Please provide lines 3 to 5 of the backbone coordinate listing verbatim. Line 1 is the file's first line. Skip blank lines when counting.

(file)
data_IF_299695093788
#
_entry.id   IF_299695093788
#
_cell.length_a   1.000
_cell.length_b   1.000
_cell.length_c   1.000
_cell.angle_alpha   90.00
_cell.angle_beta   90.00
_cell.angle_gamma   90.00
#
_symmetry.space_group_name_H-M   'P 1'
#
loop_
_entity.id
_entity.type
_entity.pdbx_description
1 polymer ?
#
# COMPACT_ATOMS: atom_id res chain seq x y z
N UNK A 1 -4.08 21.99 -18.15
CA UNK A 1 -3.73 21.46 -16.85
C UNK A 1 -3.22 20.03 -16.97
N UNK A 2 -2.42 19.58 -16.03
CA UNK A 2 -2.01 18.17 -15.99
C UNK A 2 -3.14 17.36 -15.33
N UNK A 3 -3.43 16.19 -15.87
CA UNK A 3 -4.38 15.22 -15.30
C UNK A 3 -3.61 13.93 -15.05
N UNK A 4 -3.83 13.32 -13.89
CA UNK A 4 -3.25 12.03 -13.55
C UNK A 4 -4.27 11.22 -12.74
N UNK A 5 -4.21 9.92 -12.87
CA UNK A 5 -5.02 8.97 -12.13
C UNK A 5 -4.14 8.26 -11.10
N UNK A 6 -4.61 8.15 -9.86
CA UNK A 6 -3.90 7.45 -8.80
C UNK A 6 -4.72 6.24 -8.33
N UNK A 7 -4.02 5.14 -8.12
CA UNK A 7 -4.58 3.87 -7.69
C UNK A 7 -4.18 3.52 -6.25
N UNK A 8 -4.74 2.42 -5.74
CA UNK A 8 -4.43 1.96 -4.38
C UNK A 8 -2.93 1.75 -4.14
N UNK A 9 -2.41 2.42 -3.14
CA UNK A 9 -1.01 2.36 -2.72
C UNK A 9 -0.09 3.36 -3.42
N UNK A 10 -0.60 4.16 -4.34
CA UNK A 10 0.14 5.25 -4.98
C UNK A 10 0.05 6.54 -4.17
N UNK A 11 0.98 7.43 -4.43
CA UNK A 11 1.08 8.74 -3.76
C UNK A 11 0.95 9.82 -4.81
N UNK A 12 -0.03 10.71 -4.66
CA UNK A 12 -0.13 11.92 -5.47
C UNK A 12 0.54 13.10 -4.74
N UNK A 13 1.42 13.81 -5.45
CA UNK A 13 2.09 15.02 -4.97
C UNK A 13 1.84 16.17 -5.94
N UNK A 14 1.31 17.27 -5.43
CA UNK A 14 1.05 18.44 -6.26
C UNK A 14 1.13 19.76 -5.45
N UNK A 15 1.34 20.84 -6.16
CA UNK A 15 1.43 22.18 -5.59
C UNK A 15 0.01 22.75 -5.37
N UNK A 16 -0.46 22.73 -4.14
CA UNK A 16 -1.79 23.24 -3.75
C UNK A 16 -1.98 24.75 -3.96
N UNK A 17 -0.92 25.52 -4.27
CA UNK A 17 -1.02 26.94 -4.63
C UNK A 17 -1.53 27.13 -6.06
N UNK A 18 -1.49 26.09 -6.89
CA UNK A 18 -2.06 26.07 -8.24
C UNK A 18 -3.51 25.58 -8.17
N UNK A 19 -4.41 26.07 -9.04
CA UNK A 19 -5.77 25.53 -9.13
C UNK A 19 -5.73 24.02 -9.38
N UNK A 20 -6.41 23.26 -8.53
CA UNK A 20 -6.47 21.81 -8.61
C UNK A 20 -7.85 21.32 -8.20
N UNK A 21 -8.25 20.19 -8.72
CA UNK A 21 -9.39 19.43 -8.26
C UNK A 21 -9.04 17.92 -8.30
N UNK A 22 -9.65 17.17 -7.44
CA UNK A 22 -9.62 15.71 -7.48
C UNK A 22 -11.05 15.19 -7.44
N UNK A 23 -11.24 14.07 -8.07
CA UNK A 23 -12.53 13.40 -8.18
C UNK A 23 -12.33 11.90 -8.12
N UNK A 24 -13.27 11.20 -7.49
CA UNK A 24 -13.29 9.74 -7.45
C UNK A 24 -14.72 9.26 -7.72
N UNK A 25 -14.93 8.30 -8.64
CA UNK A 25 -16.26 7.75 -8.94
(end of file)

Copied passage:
_entry.id   IF_299695093788
#
_cell.length_a   1.000